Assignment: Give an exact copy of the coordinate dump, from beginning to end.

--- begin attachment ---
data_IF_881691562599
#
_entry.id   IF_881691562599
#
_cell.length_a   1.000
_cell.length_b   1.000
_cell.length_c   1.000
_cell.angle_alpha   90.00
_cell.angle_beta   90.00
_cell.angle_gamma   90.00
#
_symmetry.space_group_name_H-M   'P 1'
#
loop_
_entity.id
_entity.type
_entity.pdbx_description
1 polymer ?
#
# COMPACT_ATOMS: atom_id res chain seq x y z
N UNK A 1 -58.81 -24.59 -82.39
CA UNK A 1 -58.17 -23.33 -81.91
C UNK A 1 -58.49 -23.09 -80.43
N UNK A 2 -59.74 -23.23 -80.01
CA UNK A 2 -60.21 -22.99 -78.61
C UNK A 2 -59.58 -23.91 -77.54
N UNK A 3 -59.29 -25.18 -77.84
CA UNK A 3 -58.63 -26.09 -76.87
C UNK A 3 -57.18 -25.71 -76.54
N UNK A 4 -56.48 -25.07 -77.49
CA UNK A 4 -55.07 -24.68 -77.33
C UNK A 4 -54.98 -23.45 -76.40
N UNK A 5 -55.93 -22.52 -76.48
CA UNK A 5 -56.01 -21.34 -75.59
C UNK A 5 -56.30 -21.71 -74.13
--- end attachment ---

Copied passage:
data_IF_881691562599
#
_entry.id   IF_881691562599
#
_cell.length_a   1.000
_cell.length_b   1.000
_cell.length_c   1.000
_cell.angle_alpha   90.00
_cell.angle_beta   90.00
_cell.angle_gamma   90.00
#
_symmetry.space_group_name_H-M   'P 1'
#
loop_
_entity.id
_entity.type
_entity.pdbx_description
1 polymer ?
#
# COMPACT_ATOMS: atom_id res chain seq x y z
N UNK A 1 -58.81 -24.59 -82.39
CA UNK A 1 -58.17 -23.33 -81.91
C UNK A 1 -58.49 -23.09 -80.43
N UNK A 2 -59.74 -23.23 -80.01
CA UNK A 2 -60.21 -22.99 -78.61
C UNK A 2 -59.58 -23.91 -77.54
N UNK A 3 -59.29 -25.18 -77.84
CA UNK A 3 -58.63 -26.09 -76.87
C UNK A 3 -57.18 -25.71 -76.54
N UNK A 4 -56.48 -25.07 -77.49
CA UNK A 4 -55.07 -24.68 -77.33
C UNK A 4 -54.98 -23.45 -76.40
N UNK A 5 -55.93 -22.52 -76.48
CA UNK A 5 -56.01 -21.34 -75.59
C UNK A 5 -56.30 -21.71 -74.13